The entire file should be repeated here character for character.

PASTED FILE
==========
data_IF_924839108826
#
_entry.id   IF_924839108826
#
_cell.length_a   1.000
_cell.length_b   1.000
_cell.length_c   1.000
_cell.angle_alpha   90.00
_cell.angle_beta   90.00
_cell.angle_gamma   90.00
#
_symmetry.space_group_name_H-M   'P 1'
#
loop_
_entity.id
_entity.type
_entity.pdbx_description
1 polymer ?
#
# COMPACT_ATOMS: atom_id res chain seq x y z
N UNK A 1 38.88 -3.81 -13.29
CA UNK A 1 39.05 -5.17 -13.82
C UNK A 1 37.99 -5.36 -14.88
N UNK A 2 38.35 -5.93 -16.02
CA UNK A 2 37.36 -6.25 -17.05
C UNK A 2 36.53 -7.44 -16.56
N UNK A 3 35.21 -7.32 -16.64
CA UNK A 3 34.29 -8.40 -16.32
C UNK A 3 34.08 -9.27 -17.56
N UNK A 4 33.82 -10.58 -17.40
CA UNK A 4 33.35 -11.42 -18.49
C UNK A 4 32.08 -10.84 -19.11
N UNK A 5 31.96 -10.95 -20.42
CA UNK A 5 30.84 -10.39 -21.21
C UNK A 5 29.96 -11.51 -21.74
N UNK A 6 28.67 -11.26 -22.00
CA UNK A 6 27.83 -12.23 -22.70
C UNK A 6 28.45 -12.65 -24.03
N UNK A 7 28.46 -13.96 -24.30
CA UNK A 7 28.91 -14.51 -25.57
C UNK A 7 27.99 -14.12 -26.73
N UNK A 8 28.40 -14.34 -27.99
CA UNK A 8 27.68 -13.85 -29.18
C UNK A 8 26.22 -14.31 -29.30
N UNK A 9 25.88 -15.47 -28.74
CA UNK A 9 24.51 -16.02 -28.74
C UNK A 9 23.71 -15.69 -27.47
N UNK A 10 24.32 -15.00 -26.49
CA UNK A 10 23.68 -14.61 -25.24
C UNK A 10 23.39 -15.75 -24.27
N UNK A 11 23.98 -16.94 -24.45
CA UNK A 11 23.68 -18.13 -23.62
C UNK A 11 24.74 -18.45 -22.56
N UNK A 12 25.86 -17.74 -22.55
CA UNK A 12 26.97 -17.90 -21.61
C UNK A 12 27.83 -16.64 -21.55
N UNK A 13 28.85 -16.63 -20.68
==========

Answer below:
data_IF_924839108826
#
_entry.id   IF_924839108826
#
_cell.length_a   1.000
_cell.length_b   1.000
_cell.length_c   1.000
_cell.angle_alpha   90.00
_cell.angle_beta   90.00
_cell.angle_gamma   90.00
#
_symmetry.space_group_name_H-M   'P 1'
#
loop_
_entity.id
_entity.type
_entity.pdbx_description
1 polymer ?
#
# COMPACT_ATOMS: atom_id res chain seq x y z
N UNK A 1 38.88 -3.81 -13.29
CA UNK A 1 39.05 -5.17 -13.82
C UNK A 1 37.99 -5.36 -14.88
N UNK A 2 38.35 -5.93 -16.02
CA UNK A 2 37.36 -6.25 -17.05
C UNK A 2 36.53 -7.44 -16.56
N UNK A 3 35.21 -7.32 -16.64
CA UNK A 3 34.29 -8.40 -16.32
C UNK A 3 34.08 -9.27 -17.56
N UNK A 4 33.82 -10.58 -17.40
CA UNK A 4 33.35 -11.42 -18.49
C UNK A 4 32.08 -10.84 -19.11
N UNK A 5 31.96 -10.95 -20.42
CA UNK A 5 30.84 -10.39 -21.21
C UNK A 5 29.96 -11.51 -21.74
N UNK A 6 28.67 -11.26 -22.00
CA UNK A 6 27.83 -12.23 -22.70
C UNK A 6 28.45 -12.65 -24.03
N UNK A 7 28.46 -13.96 -24.30
CA UNK A 7 28.91 -14.51 -25.57
C UNK A 7 27.99 -14.12 -26.73
N UNK A 8 28.40 -14.34 -27.99
CA UNK A 8 27.68 -13.85 -29.18
C UNK A 8 26.22 -14.31 -29.30
N UNK A 9 25.88 -15.47 -28.74
CA UNK A 9 24.51 -16.02 -28.74
C UNK A 9 23.71 -15.69 -27.47
N UNK A 10 24.32 -15.00 -26.49
CA UNK A 10 23.68 -14.61 -25.24
C UNK A 10 23.39 -15.75 -24.27
N UNK A 11 23.98 -16.94 -24.45
CA UNK A 11 23.68 -18.13 -23.62
C UNK A 11 24.74 -18.45 -22.56
N UNK A 12 25.86 -17.74 -22.55
CA UNK A 12 26.97 -17.90 -21.61
C UNK A 12 27.83 -16.64 -21.55
N UNK A 13 28.85 -16.63 -20.68